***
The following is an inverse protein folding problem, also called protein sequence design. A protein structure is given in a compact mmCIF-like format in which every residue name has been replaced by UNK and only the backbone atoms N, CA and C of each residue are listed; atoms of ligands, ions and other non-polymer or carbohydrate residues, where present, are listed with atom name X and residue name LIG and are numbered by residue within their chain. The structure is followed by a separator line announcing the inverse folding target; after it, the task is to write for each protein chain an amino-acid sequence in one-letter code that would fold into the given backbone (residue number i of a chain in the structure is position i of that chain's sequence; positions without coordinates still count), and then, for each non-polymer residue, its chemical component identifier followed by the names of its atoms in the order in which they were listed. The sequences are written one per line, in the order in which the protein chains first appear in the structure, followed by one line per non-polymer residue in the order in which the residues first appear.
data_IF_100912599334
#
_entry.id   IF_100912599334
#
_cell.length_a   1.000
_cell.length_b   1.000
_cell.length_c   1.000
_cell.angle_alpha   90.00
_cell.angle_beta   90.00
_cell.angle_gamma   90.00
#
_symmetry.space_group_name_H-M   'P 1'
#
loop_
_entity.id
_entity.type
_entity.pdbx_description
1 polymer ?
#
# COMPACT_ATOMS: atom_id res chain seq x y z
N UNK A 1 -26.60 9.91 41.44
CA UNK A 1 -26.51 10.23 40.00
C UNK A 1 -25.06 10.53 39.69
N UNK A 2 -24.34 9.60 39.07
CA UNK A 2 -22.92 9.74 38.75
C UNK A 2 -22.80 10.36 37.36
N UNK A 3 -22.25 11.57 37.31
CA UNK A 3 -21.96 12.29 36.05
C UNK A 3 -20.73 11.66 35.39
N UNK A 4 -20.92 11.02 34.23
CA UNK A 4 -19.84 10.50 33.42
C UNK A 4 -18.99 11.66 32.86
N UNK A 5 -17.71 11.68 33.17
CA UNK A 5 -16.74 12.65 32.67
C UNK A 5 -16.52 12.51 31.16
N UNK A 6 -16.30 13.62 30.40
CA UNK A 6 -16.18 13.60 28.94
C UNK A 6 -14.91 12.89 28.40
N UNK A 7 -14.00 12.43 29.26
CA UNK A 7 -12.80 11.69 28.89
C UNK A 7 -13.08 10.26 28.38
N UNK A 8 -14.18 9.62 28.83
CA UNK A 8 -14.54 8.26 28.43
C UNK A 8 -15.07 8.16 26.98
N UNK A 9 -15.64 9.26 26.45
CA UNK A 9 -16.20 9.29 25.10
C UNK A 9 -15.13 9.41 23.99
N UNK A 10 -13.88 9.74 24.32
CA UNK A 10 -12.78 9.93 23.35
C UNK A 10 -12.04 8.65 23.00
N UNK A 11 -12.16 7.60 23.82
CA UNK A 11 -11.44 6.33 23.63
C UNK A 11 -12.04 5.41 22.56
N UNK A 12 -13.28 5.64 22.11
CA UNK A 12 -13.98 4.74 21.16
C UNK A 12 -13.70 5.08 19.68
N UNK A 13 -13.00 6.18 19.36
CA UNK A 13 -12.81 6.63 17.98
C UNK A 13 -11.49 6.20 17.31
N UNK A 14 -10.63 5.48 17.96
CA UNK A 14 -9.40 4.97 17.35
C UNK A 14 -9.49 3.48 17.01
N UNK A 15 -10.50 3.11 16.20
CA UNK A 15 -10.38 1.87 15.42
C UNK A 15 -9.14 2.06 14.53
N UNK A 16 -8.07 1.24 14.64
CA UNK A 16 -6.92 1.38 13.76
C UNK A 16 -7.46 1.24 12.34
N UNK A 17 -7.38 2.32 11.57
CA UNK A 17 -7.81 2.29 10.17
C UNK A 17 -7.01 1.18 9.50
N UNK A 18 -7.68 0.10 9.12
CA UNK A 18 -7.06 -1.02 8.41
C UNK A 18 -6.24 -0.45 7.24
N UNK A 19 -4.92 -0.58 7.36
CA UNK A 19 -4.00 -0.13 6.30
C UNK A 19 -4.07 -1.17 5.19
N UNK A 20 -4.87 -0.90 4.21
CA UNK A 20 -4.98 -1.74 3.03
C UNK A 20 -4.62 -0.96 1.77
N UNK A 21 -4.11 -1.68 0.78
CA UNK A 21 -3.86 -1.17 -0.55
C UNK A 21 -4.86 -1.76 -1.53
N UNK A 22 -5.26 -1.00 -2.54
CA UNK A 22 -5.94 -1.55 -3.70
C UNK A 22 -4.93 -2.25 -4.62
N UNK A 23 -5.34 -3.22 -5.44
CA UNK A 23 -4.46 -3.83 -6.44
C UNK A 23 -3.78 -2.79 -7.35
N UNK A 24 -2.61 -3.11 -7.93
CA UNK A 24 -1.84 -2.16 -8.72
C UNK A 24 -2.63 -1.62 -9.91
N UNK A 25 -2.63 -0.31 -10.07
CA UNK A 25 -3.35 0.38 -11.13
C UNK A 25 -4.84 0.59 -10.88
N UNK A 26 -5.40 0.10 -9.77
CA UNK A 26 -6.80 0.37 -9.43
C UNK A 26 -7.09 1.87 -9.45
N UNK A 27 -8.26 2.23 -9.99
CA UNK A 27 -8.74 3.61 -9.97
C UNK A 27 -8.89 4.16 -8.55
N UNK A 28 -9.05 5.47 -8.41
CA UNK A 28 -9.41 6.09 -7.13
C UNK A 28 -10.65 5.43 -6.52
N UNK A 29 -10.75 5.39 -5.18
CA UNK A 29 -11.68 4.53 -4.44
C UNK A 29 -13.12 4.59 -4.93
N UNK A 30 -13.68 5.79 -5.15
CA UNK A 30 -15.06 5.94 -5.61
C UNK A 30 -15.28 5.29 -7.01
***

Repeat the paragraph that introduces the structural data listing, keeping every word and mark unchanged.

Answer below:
The following is an inverse protein folding problem, also called protein sequence design. A protein structure is given in a compact mmCIF-like format in which every residue name has been replaced by UNK and only the backbone atoms N, CA and C of each residue are listed; atoms of ligands, ions and other non-polymer or carbohydrate residues, where present, are listed with atom name X and residue name LIG and are numbered by residue within their chain. The structure is followed by a separator line announcing the inverse folding target; after it, the task is to write for each protein chain an amino-acid sequence in one-letter code that would fold into the given backbone (residue number i of a chain in the structure is position i of that chain's sequence; positions without coordinates still count), and then, for each non-polymer residue, its chemical component identifier followed by the names of its atoms in the order in which they were listed. The sequences are written one per line, in the order in which the protein chains first appear in the structure, followed by one line per non-polymer residue in the order in which the residues first appear.